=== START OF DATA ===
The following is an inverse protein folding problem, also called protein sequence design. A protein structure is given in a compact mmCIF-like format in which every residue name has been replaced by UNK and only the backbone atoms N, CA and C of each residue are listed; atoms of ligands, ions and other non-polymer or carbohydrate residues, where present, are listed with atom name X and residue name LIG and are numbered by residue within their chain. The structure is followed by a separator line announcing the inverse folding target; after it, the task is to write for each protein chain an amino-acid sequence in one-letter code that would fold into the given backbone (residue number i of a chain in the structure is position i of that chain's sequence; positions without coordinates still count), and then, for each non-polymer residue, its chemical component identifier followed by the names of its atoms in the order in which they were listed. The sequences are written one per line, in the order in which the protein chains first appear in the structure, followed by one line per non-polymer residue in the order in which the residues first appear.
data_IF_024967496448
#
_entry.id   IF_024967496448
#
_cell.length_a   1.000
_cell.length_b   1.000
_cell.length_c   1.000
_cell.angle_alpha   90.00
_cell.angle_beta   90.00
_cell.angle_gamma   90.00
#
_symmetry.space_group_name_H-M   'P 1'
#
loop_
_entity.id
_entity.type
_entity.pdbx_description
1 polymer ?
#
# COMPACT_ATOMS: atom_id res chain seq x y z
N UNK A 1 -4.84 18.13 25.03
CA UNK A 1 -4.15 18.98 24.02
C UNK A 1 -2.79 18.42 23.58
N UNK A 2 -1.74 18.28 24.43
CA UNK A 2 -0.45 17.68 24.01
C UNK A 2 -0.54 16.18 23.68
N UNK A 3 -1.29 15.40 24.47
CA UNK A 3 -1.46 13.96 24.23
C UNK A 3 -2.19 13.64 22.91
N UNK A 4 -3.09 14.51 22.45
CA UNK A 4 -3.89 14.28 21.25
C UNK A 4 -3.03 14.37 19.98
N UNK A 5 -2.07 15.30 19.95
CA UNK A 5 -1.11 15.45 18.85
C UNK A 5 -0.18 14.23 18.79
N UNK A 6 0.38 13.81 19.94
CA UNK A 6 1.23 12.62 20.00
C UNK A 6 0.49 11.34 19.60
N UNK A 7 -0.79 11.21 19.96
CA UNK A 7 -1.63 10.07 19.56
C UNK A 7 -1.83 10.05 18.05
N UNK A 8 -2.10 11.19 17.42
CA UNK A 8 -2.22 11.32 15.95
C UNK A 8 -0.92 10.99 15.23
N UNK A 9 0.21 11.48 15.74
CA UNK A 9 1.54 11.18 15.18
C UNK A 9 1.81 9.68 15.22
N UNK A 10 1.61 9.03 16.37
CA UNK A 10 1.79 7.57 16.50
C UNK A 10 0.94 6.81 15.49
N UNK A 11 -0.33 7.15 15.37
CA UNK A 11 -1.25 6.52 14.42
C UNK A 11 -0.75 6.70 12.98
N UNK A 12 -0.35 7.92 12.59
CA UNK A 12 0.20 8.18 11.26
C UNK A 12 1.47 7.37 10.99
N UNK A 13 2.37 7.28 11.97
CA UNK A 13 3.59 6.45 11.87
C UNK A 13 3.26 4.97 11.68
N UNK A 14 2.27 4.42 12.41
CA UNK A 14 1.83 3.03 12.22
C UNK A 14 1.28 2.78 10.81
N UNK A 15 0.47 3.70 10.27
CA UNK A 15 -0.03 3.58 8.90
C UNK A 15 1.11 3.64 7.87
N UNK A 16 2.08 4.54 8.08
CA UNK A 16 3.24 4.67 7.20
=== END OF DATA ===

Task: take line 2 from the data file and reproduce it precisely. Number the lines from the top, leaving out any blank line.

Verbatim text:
data_IF_024967496448